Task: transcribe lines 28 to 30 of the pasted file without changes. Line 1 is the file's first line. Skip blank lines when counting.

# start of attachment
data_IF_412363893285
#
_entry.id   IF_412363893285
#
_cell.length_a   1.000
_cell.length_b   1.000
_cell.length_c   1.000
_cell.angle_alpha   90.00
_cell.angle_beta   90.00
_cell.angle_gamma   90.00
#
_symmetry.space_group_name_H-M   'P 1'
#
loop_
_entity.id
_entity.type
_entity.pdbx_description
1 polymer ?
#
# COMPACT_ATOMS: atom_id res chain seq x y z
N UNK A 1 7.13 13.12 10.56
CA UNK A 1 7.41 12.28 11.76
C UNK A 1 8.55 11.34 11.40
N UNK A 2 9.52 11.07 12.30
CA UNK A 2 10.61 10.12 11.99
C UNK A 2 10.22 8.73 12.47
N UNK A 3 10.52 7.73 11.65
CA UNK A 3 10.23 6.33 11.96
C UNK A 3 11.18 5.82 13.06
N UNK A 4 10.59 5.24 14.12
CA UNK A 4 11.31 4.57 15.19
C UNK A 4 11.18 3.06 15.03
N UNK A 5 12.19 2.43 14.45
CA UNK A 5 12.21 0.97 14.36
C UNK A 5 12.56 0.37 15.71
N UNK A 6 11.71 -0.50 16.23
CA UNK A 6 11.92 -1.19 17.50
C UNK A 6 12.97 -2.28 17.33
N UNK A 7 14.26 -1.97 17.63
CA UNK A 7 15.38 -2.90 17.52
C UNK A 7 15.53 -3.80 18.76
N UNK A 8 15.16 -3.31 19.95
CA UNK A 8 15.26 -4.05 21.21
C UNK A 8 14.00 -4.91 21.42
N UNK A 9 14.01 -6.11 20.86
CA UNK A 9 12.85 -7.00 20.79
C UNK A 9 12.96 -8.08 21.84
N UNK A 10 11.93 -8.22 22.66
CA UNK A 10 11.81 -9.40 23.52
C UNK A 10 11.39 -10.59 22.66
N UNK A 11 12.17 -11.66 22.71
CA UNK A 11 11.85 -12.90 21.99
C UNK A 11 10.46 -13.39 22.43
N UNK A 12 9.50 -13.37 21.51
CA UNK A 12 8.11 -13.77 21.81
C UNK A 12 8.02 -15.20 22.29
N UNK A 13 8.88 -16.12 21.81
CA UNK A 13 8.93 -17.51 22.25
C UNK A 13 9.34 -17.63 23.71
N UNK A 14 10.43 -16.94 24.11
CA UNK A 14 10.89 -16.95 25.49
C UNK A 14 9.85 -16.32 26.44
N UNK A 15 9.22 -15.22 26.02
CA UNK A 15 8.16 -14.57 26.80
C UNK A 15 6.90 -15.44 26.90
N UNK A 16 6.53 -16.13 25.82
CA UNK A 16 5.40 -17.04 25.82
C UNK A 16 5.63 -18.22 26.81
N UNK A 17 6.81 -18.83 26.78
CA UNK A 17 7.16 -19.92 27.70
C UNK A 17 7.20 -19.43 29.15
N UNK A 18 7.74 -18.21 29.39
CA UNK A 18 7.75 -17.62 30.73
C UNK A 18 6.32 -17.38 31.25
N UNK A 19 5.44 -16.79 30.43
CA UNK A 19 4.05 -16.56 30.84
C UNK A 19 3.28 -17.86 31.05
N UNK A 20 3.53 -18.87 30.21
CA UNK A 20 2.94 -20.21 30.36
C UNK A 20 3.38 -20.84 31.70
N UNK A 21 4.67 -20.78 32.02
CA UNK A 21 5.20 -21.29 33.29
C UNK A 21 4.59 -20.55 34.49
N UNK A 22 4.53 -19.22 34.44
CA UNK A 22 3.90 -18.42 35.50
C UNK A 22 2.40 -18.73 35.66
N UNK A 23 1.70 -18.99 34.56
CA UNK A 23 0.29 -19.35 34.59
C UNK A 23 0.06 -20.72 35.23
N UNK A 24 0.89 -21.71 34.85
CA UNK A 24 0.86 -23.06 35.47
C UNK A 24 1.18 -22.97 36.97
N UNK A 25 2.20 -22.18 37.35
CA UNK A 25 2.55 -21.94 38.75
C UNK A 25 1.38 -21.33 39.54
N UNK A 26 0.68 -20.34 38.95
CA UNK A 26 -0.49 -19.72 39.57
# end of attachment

CA UNK A 3 10.23 6.33 11.96
C UNK A 3 11.18 5.82 13.06
N UNK A 4 10.59 5.24 14.12